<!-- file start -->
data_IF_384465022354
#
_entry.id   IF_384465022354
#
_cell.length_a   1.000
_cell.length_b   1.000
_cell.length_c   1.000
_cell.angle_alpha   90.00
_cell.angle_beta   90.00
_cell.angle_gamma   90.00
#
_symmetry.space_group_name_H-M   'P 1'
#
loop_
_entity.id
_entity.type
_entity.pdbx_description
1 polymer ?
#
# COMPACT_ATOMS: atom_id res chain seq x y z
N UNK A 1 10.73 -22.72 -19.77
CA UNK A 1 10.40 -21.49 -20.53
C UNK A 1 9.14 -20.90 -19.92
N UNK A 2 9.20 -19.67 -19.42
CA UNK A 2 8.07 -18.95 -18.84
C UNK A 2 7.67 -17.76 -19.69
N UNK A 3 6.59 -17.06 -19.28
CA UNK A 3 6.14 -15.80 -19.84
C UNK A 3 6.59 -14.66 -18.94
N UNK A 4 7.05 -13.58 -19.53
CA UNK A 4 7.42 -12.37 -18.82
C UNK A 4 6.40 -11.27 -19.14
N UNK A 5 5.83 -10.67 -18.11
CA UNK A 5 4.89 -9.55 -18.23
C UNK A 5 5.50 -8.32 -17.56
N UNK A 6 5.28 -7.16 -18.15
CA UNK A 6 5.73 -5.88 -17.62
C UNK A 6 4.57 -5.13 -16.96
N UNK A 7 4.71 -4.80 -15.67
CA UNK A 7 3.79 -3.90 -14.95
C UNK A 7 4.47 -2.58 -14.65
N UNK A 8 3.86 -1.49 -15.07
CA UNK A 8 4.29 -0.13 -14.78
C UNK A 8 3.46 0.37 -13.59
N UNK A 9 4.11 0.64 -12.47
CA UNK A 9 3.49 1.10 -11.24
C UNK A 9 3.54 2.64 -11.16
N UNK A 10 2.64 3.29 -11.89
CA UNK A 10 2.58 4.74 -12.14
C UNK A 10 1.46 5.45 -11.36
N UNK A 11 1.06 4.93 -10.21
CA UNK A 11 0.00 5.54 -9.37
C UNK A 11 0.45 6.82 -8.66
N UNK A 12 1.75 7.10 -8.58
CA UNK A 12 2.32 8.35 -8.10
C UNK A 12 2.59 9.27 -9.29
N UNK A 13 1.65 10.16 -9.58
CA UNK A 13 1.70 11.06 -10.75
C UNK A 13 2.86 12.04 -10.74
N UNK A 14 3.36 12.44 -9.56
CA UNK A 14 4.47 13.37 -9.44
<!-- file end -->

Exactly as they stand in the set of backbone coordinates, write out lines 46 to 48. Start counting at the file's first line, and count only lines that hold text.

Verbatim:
CA UNK A 9 3.49 1.10 -11.24
C UNK A 9 3.54 2.64 -11.16
N UNK A 10 2.64 3.29 -11.89